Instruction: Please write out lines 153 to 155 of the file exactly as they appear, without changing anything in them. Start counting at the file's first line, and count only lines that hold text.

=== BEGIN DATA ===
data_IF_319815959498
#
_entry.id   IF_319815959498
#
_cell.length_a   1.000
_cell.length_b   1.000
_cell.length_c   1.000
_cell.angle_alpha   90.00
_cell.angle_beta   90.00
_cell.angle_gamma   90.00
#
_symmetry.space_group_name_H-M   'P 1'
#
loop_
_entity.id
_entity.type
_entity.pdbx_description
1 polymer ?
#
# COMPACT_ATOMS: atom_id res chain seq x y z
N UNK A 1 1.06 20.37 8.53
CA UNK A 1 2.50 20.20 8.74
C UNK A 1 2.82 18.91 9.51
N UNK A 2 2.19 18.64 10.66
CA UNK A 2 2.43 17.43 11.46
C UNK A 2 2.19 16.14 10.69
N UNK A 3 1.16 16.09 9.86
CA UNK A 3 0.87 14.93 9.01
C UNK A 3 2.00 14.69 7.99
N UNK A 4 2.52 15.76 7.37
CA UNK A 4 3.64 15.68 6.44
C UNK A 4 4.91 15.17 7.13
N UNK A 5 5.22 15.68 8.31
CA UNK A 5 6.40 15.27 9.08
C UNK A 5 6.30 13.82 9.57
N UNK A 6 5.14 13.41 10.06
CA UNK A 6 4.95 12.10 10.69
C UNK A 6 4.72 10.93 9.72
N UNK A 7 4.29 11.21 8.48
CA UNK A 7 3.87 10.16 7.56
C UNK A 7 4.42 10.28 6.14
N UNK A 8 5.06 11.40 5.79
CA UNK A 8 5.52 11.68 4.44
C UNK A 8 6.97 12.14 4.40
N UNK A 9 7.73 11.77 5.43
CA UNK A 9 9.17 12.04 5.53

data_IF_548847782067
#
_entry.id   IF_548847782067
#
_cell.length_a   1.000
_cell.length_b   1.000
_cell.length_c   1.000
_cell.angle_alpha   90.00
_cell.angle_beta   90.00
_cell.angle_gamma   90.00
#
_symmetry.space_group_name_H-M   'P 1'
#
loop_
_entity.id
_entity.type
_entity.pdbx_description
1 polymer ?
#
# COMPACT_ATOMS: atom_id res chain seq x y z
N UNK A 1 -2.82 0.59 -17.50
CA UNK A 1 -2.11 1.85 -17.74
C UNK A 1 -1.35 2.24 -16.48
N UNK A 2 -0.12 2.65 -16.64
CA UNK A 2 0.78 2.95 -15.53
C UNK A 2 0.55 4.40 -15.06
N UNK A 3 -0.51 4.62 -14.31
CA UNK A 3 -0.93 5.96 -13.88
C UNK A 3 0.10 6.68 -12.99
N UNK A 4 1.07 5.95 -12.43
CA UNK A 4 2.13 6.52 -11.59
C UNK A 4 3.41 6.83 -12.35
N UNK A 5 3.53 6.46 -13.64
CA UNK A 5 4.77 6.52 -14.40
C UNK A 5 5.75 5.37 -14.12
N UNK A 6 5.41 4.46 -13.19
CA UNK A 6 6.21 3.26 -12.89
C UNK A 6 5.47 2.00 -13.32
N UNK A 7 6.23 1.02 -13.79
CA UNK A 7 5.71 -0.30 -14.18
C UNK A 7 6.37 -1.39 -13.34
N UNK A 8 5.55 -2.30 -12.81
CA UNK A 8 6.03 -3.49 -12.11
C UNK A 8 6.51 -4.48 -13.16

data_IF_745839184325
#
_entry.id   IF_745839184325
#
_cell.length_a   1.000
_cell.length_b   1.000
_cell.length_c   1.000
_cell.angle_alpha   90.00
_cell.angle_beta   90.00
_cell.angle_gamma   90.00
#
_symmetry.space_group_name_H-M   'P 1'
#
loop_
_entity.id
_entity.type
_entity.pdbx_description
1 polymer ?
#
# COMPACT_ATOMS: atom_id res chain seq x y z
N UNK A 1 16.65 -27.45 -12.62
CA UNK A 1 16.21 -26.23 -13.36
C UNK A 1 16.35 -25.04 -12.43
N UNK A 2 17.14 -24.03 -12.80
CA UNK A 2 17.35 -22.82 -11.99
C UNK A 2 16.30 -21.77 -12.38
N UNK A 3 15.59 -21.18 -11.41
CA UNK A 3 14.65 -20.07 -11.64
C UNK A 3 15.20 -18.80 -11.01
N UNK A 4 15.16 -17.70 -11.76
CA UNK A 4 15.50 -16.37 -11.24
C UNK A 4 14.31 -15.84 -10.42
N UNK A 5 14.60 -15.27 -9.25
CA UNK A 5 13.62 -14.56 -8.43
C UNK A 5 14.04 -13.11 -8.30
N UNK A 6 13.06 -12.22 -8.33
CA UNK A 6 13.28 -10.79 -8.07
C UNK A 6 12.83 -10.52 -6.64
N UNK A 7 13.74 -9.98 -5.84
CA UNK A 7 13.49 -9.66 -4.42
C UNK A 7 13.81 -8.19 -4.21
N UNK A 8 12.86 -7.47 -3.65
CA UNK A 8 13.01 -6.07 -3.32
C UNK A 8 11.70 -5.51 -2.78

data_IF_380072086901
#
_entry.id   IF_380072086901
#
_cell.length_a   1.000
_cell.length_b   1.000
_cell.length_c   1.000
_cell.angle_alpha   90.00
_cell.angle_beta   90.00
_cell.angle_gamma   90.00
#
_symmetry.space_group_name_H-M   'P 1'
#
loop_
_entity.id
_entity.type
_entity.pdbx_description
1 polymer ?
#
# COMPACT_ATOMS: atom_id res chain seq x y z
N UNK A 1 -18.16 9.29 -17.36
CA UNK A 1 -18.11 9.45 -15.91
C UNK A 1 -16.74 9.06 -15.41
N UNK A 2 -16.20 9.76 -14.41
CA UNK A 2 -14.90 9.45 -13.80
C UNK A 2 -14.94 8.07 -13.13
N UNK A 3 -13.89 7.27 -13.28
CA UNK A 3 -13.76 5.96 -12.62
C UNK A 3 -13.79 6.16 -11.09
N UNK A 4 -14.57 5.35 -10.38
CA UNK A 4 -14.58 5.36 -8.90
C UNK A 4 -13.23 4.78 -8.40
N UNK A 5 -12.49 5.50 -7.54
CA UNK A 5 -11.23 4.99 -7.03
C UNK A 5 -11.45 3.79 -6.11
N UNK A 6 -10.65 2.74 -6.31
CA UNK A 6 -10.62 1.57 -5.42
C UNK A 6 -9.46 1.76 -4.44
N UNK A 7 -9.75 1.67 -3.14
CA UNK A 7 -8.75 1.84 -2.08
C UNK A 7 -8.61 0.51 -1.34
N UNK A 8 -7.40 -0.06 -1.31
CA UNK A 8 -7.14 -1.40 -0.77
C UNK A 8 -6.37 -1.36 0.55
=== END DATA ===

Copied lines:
#
# COMPACT_ATOMS: atom_id res chain seq x y z
N UNK A 1 -18.16 9.29 -17.36